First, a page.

If you’ve been reading this blog series, you may remember that I set out to have work published in literary journals in every state. Here’s the previous installment along with my caveat about how I select journals to attempt.
4. This time, I attempted a nice mix of states, starting with Oregon. This might seem a little left-field, but the primary printed journal I targeted in Oregon was Clackamas Literary Review. CLR was one of the first journals I fell in love with when I was first starting to send work out. This is totally random; for some reason, a bookstore near my undergrad. alma mater carried it, so I started reading it and was really impressed. It was the fiction, really. CLR publishes solid fiction that might play around with structural experimentation or unusual narrators, but mostly just tells engaging stories. The poetry ranges from narrative to confessional with few examples of the pop-culture referencing that most lit journals seem to focus on nowadays. The stories and poems in CLR tend to have something at stake. I don’t believe I’ve ever read a story/poem in CLR involving a 20-something hanging out at a bar, complaining about how tough he’s got it. If you were to ask a non-writer What is your idea of good fiction/poetry? Any given issue of CLR would probably have several examples. Something that surprised me was that CLR is published out of a community college in Oregon City.
This is one of the oldest pubs of mine I’ll reference in this column, but it was a real score for me. Early on, I sent a few not-very-good stories (which were the best I had at the time, as an undergrad.) and the way I finally broke into CLR was with some narrative poetry about a period of my life when I dealt with some severe health issues. What made these poems work is that I tended to focus on other people as much as myself (it wasn’t of the ‘poor me’ variety, but rather ‘me’ as a situation which afforded me the opportunity to focus on someone else.)
For those crying foul, I’ll admit I’ve never even attempted The Portland Review. This isn’t because I’m intimidated by its pedigree and austerity (though, of course, I am) but because it honestly never came onto my radar. I hope to review an issue soon.
Another Oregon journal, this one online, is Oregon Literary Review. The way I got into this journal was fairly unorthodox. OLR publishes drama as well as poetry and fiction, so I placed a couple ten-minute plays with them. (Backstory: I spent an aborted year studying playwriting at the U of AR MFA Playwrights program. So I had a handful of short plays gathering dust and have written a few since.) These were somewhat surreal, humorous plays.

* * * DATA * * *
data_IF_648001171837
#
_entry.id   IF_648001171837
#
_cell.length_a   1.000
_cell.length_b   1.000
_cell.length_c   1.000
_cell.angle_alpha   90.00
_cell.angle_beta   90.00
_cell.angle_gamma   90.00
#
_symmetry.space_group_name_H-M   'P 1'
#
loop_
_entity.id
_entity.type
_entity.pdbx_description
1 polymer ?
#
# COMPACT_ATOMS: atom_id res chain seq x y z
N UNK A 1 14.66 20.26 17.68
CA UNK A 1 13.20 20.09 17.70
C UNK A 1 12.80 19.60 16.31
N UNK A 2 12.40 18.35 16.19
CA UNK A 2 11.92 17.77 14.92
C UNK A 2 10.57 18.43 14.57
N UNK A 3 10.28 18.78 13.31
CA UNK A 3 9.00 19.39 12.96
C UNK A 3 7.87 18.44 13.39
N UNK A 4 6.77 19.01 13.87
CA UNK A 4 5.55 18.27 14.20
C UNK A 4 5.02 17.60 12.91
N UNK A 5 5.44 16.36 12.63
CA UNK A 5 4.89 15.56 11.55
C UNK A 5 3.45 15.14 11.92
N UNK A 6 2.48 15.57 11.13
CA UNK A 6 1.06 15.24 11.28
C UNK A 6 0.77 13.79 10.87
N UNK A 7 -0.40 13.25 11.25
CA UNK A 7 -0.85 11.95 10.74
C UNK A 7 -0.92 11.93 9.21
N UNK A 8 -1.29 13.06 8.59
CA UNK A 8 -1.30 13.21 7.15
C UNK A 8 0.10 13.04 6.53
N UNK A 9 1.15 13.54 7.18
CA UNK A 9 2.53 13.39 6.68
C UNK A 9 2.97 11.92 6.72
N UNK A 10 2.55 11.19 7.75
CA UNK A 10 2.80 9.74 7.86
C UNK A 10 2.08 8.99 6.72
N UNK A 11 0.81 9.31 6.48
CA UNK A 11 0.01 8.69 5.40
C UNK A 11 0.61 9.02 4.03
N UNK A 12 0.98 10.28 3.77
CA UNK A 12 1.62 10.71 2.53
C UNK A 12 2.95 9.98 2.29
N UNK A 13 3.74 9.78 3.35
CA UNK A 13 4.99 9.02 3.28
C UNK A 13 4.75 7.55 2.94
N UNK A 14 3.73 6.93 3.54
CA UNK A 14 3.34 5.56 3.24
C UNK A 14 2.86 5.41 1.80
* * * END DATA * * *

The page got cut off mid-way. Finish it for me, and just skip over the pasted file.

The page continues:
One thing that became really apparent to me with OLR is that many of these journals, especially older ones and university-related ones are run more or less by one person, exceptions would be university journals run by students. These aforementioned folks tend to have pretty specific, hard-won ideas of what good writing is they’ve developed over years of teaching and editing. They’ve burned through all the posturing and cliques and gotten to the heart of why they do this; they just love writing. If you’re sending them polished work with something at stake, they tend to respond well.
5. Wisconsin: The Wisconsin Review claims to be the oldest journal in Wisconsin. Like most older journals (“older” meaning around fifty years) they tend to publish strong narrative fiction, strong confessional poetry with the occasional narrative poem: work that doesn’t take too many risks structurally or subject-wise. (I’m not implying that risk is bad; risk is good. But the old-fashioned viewpoint is that risk needs to be earned to succeed. I think these older journals tend to feel this way, also.)
I broke in TWR almost by accident; I sent them some narrative poems, again, dealing with a difficult time in my life when I was dealing with medical issues, my childhood and relationship with my father, and basically mortality. Heavy stuff. These poems I’ve referenced are in my new collection Riceland.
Another journal in Wisconsin I tackled was Verse Wisconsin. VW is the new incarnation of Free Verse, a well-known journal which first published me several years ago. I was solicited for a special issue. VW also tends to have special themed issues, which is how I’ve managed to place work with them a couple more times. Themed issues are a great way to “back into” a journal, especially a very competitive one. The drawback is one tends not to have work that fits the theme lying around. I’ve been lucky a couple times and have had work at hand. Writing a piece specifically for a themed issue can be tricky because there might not be time, but if it works, do it.
CL Bledsoe is the author of the young adult novel Sunlight; three poetry collections, _____(Want/Need), Anthem, and Leap Year; and a short story collection called Naming the Animals. A poetry chapbook, Goodbye to Noise, is available online at www.righthandpointing.com/bledsoe. Another, The Man Who Killed Himself in My Bathroom, is available at here. His story, “Leaving the Garden,” was selected as a Notable Story of 2008 for story South‘s Million Writer’s Award. His story “The Scream” was selected as a Notable Story of 2011. He’s been nominated for the Pushcart Prize 5 times. He blogs at Murder Your Darlings. Bledsoe has written reviews for The Hollins Critic, The Arkansas Review, American Book Review, Prick of the Spindle, The Pedestal Magazine, and elsewhere. Bledsoe lives with his wife and daughter in Maryland.